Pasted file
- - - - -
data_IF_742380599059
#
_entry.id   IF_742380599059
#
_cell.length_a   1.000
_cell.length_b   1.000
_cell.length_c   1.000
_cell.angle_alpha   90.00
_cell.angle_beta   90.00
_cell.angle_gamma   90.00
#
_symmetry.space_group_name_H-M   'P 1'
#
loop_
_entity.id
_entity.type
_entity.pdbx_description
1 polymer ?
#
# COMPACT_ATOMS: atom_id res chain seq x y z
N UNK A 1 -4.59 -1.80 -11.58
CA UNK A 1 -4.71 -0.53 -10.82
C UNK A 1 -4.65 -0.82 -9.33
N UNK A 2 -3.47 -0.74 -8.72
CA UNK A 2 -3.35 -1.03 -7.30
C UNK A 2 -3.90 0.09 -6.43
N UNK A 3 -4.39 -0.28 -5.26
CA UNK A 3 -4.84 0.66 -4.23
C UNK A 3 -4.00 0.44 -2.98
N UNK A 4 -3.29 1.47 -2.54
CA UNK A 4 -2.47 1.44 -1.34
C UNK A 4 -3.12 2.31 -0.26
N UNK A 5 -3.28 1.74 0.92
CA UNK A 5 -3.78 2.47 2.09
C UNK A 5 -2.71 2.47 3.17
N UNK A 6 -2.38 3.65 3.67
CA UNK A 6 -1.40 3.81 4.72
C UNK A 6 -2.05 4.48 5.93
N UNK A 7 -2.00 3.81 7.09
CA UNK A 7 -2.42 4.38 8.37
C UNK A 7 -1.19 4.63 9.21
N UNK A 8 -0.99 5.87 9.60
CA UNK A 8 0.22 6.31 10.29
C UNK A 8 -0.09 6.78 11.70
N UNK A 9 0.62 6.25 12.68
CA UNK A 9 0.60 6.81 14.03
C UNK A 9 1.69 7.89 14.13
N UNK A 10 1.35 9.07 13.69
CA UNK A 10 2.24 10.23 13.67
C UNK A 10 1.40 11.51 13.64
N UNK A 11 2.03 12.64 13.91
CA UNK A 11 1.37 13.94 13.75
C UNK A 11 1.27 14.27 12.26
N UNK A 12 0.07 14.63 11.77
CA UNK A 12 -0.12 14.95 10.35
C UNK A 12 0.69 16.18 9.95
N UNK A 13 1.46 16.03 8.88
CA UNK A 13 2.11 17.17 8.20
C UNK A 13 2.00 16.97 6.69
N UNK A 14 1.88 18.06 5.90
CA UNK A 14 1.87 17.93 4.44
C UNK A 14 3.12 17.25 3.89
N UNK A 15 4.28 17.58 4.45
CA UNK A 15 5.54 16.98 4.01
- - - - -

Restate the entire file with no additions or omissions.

data_IF_742380599059
#
_entry.id   IF_742380599059
#
_cell.length_a   1.000
_cell.length_b   1.000
_cell.length_c   1.000
_cell.angle_alpha   90.00
_cell.angle_beta   90.00
_cell.angle_gamma   90.00
#
_symmetry.space_group_name_H-M   'P 1'
#
loop_
_entity.id
_entity.type
_entity.pdbx_description
1 polymer ?
#
# COMPACT_ATOMS: atom_id res chain seq x y z
N UNK A 1 -4.59 -1.80 -11.58
CA UNK A 1 -4.71 -0.53 -10.82
C UNK A 1 -4.65 -0.82 -9.33
N UNK A 2 -3.47 -0.74 -8.72
CA UNK A 2 -3.35 -1.03 -7.30
C UNK A 2 -3.90 0.09 -6.43
N UNK A 3 -4.39 -0.28 -5.26
CA UNK A 3 -4.84 0.66 -4.23
C UNK A 3 -4.00 0.44 -2.98
N UNK A 4 -3.29 1.47 -2.54
CA UNK A 4 -2.47 1.44 -1.34
C UNK A 4 -3.12 2.31 -0.26
N UNK A 5 -3.28 1.74 0.92
CA UNK A 5 -3.78 2.47 2.09
C UNK A 5 -2.71 2.47 3.17
N UNK A 6 -2.38 3.65 3.67
CA UNK A 6 -1.40 3.81 4.72
C UNK A 6 -2.05 4.48 5.93
N UNK A 7 -2.00 3.81 7.09
CA UNK A 7 -2.42 4.38 8.37
C UNK A 7 -1.19 4.63 9.21
N UNK A 8 -0.99 5.87 9.60
CA UNK A 8 0.22 6.31 10.29
C UNK A 8 -0.09 6.78 11.70
N UNK A 9 0.62 6.25 12.68
CA UNK A 9 0.60 6.81 14.03
C UNK A 9 1.69 7.89 14.13
N UNK A 10 1.35 9.07 13.69
CA UNK A 10 2.24 10.23 13.67
C UNK A 10 1.40 11.51 13.64
N UNK A 11 2.03 12.64 13.91
CA UNK A 11 1.37 13.94 13.75
C UNK A 11 1.27 14.27 12.26
N UNK A 12 0.07 14.63 11.77
CA UNK A 12 -0.12 14.95 10.35
C UNK A 12 0.69 16.18 9.95
N UNK A 13 1.46 16.03 8.88
CA UNK A 13 2.11 17.17 8.20
C UNK A 13 2.00 16.97 6.69
N UNK A 14 1.88 18.06 5.90
CA UNK A 14 1.87 17.93 4.44
C UNK A 14 3.12 17.25 3.89
N UNK A 15 4.28 17.58 4.45
CA UNK A 15 5.54 16.98 4.01